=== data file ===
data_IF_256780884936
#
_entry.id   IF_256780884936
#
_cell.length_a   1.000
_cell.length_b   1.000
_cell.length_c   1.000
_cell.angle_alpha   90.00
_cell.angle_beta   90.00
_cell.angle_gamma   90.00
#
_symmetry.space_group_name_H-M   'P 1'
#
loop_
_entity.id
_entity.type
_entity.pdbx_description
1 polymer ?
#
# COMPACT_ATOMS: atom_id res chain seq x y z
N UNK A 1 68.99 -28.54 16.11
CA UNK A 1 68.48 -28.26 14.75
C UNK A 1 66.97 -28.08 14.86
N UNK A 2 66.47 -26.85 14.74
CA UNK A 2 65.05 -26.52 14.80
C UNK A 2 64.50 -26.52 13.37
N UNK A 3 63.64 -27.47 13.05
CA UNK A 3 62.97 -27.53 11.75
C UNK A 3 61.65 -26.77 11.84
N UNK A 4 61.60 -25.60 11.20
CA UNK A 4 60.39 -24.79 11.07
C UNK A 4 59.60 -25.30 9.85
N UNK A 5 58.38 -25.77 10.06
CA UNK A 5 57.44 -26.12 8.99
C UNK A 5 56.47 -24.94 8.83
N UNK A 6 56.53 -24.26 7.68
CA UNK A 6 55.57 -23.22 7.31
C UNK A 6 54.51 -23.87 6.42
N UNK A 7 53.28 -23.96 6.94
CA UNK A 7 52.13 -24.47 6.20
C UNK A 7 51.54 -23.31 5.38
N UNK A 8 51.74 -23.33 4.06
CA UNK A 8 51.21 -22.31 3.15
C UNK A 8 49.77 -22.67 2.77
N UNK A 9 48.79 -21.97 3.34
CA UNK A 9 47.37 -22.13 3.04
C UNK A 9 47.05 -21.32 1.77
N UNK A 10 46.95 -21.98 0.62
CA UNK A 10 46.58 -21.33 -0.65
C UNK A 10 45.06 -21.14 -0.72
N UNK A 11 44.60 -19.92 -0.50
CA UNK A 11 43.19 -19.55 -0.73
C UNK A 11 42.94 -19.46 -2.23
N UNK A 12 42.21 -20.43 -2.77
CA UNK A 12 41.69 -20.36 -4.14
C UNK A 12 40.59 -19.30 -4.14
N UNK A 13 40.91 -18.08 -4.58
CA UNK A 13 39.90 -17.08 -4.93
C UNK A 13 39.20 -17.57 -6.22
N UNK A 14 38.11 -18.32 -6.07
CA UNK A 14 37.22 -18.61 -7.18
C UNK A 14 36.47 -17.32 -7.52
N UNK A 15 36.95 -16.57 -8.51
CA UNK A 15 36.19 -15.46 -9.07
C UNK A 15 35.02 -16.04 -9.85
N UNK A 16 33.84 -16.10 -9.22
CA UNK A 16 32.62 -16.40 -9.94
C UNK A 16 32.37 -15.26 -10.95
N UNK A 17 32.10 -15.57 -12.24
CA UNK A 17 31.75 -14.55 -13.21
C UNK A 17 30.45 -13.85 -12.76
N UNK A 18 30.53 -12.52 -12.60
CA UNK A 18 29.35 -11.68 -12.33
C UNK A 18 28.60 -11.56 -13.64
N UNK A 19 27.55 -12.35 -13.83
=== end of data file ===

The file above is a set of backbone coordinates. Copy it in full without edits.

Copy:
data_IF_256780884936
#
_entry.id   IF_256780884936
#
_cell.length_a   1.000
_cell.length_b   1.000
_cell.length_c   1.000
_cell.angle_alpha   90.00
_cell.angle_beta   90.00
_cell.angle_gamma   90.00
#
_symmetry.space_group_name_H-M   'P 1'
#
loop_
_entity.id
_entity.type
_entity.pdbx_description
1 polymer ?
#
# COMPACT_ATOMS: atom_id res chain seq x y z
N UNK A 1 68.99 -28.54 16.11
CA UNK A 1 68.48 -28.26 14.75
C UNK A 1 66.97 -28.08 14.86
N UNK A 2 66.47 -26.85 14.74
CA UNK A 2 65.05 -26.52 14.80
C UNK A 2 64.50 -26.52 13.37
N UNK A 3 63.64 -27.47 13.05
CA UNK A 3 62.97 -27.53 11.75
C UNK A 3 61.65 -26.77 11.84
N UNK A 4 61.60 -25.60 11.20
CA UNK A 4 60.39 -24.79 11.07
C UNK A 4 59.60 -25.30 9.85
N UNK A 5 58.38 -25.77 10.06
CA UNK A 5 57.44 -26.12 8.99
C UNK A 5 56.47 -24.94 8.83
N UNK A 6 56.53 -24.26 7.68
CA UNK A 6 55.57 -23.22 7.31
C UNK A 6 54.51 -23.87 6.42
N UNK A 7 53.28 -23.96 6.94
CA UNK A 7 52.13 -24.47 6.20
C UNK A 7 51.54 -23.31 5.38
N UNK A 8 51.74 -23.33 4.06
CA UNK A 8 51.21 -22.31 3.15
C UNK A 8 49.77 -22.67 2.77
N UNK A 9 48.79 -21.97 3.34
CA UNK A 9 47.37 -22.13 3.04
C UNK A 9 47.05 -21.32 1.77
N UNK A 10 46.95 -21.98 0.62
CA UNK A 10 46.58 -21.33 -0.65
C UNK A 10 45.06 -21.14 -0.72
N UNK A 11 44.60 -19.92 -0.50
CA UNK A 11 43.19 -19.55 -0.73
C UNK A 11 42.94 -19.46 -2.23
N UNK A 12 42.21 -20.43 -2.77
CA UNK A 12 41.69 -20.36 -4.14
C UNK A 12 40.59 -19.30 -4.14
N UNK A 13 40.91 -18.08 -4.58
CA UNK A 13 39.90 -17.08 -4.93
C UNK A 13 39.20 -17.57 -6.22
N UNK A 14 38.11 -18.32 -6.07
CA UNK A 14 37.22 -18.61 -7.18
C UNK A 14 36.47 -17.32 -7.52
N UNK A 15 36.95 -16.57 -8.51
CA UNK A 15 36.19 -15.46 -9.07
C UNK A 15 35.02 -16.04 -9.85
N UNK A 16 33.84 -16.10 -9.22
CA UNK A 16 32.62 -16.40 -9.94
C UNK A 16 32.37 -15.26 -10.95
N UNK A 17 32.10 -15.57 -12.24
CA UNK A 17 31.75 -14.55 -13.21
C UNK A 17 30.45 -13.85 -12.76
N UNK A 18 30.53 -12.52 -12.60
CA UNK A 18 29.35 -11.68 -12.33
C UNK A 18 28.60 -11.56 -13.64
N UNK A 19 27.55 -12.35 -13.83